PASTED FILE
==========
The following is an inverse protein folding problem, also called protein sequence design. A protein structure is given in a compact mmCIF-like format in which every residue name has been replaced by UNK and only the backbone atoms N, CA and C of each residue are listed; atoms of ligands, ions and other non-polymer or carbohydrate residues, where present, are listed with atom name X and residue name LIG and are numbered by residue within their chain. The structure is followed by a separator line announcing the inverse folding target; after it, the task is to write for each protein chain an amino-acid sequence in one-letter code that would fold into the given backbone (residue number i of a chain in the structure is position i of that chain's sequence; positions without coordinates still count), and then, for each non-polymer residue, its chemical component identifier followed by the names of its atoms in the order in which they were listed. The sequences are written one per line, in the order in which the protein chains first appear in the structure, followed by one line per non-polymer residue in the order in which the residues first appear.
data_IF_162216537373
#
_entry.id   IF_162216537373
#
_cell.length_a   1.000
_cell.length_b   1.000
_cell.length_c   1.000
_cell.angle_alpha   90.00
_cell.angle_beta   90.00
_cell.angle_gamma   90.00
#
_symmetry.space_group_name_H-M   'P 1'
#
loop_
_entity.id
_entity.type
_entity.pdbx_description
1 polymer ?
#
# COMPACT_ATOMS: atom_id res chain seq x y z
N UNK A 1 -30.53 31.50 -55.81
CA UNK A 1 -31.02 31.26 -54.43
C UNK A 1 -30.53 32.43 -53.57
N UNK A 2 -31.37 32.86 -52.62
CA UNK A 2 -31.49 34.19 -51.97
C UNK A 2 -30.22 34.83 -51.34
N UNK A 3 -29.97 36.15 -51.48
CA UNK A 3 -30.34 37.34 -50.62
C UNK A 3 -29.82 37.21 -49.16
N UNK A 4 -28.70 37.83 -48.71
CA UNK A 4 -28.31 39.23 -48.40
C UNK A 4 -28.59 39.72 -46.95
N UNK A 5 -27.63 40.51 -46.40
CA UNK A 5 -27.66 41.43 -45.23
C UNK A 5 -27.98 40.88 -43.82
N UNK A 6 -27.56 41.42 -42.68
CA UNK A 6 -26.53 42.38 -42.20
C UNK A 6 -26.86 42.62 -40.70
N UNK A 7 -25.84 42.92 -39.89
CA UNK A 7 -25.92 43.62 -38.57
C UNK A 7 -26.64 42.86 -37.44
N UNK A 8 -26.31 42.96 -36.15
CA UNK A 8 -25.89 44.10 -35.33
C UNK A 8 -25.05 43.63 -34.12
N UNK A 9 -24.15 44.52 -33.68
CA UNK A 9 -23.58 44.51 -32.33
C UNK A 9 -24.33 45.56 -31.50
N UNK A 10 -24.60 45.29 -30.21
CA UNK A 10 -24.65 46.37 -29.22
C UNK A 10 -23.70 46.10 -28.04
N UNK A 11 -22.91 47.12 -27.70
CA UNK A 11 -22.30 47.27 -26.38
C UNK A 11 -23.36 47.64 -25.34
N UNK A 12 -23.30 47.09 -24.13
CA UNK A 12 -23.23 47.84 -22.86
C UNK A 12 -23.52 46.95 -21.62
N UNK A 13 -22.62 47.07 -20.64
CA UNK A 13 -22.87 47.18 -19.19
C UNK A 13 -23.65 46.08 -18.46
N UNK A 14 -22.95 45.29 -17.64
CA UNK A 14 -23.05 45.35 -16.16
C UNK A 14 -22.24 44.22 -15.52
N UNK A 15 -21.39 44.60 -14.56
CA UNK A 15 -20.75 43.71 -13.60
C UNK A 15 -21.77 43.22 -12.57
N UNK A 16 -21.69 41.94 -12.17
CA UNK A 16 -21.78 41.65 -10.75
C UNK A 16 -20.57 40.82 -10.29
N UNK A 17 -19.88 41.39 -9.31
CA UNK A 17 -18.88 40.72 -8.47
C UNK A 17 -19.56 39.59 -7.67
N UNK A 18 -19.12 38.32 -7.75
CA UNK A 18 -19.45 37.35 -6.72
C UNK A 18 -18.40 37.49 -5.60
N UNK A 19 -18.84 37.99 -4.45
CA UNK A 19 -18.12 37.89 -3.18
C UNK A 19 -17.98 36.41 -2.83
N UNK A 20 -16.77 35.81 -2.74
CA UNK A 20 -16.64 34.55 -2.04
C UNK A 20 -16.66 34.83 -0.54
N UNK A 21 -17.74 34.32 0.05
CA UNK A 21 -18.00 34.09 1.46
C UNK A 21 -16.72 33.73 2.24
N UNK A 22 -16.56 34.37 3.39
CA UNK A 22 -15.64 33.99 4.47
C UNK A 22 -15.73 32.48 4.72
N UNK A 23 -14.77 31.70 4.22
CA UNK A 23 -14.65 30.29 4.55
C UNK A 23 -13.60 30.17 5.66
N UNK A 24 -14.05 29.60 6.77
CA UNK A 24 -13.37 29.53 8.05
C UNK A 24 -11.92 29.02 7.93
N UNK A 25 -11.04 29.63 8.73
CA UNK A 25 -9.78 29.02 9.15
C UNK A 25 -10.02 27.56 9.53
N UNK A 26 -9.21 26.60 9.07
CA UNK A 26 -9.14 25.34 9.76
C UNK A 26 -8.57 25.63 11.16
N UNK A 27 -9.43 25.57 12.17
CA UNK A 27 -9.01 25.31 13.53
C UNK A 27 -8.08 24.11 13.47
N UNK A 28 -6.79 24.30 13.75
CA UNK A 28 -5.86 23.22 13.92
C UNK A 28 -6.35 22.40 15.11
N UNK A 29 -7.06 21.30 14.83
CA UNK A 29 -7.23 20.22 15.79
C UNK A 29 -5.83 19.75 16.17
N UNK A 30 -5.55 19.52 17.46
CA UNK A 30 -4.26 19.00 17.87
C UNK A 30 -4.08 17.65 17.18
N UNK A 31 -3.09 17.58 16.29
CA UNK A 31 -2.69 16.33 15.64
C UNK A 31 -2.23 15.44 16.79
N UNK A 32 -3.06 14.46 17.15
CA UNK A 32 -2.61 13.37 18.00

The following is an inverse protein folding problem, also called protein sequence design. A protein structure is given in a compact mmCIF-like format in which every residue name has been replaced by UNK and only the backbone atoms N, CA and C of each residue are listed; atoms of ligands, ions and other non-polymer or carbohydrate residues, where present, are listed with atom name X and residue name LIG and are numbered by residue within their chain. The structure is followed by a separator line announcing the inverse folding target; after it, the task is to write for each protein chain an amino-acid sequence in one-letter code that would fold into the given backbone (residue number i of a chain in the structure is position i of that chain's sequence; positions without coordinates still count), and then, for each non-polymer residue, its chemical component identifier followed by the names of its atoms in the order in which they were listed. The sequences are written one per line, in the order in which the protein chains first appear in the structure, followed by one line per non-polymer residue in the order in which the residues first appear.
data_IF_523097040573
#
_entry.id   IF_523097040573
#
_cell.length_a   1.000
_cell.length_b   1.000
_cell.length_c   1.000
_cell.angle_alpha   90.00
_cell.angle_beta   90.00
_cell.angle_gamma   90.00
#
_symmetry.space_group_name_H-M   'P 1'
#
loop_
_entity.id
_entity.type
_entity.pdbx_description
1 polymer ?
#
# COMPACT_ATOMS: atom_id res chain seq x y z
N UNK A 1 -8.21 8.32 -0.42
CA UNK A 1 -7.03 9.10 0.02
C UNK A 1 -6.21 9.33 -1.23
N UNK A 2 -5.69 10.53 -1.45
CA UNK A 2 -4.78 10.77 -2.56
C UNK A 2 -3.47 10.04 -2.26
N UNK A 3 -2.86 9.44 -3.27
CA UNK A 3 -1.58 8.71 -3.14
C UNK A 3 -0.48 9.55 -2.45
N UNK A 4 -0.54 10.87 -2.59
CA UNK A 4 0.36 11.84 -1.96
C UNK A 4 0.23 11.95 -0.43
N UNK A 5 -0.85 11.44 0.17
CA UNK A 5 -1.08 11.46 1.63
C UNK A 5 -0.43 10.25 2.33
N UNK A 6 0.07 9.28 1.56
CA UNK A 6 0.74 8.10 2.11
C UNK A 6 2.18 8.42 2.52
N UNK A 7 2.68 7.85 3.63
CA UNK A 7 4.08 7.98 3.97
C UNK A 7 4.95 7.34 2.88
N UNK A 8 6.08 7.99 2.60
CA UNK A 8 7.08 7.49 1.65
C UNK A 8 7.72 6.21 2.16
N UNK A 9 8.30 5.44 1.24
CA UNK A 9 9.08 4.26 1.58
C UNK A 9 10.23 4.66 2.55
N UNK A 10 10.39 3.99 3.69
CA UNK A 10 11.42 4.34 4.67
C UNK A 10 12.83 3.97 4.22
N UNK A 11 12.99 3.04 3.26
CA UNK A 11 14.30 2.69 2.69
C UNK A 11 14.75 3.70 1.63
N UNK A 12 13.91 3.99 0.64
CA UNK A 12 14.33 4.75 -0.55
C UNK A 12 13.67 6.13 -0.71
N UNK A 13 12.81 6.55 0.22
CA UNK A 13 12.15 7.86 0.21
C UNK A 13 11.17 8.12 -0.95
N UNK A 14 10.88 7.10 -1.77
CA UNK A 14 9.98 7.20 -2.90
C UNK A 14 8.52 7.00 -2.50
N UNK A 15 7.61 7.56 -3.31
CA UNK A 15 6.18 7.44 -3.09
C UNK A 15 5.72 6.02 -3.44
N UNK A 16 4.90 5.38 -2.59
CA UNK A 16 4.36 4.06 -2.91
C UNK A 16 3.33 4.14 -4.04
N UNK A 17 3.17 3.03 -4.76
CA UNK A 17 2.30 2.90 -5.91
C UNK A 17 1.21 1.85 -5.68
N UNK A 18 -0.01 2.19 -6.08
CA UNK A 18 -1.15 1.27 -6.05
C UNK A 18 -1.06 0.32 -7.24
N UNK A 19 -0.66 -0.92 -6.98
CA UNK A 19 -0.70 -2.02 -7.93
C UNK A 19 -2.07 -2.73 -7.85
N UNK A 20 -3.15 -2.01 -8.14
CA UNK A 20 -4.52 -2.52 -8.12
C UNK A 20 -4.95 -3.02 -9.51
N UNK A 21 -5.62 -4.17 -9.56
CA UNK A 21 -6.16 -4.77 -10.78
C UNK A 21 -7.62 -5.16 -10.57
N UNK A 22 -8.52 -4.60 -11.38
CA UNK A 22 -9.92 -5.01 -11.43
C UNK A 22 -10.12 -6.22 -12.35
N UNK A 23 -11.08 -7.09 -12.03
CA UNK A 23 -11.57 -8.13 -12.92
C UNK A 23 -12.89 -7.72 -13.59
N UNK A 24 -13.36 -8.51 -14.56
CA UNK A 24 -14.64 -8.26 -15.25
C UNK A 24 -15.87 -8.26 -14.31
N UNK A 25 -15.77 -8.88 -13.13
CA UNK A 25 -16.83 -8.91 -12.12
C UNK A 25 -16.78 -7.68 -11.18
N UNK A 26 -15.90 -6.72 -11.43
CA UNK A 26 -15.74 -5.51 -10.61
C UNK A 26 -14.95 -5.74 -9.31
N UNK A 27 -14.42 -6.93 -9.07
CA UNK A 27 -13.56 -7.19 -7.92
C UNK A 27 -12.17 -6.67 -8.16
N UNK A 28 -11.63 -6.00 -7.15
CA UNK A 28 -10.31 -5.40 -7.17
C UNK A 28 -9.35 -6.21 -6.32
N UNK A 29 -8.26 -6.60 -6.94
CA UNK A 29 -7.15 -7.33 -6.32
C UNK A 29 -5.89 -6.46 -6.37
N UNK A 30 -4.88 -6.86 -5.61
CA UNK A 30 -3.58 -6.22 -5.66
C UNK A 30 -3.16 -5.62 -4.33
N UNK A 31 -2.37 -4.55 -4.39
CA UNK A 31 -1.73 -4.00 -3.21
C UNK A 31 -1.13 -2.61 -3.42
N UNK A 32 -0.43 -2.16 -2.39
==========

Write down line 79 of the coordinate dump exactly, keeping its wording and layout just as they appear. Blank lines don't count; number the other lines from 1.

N UNK A 20 -16.77 35.81 -2.74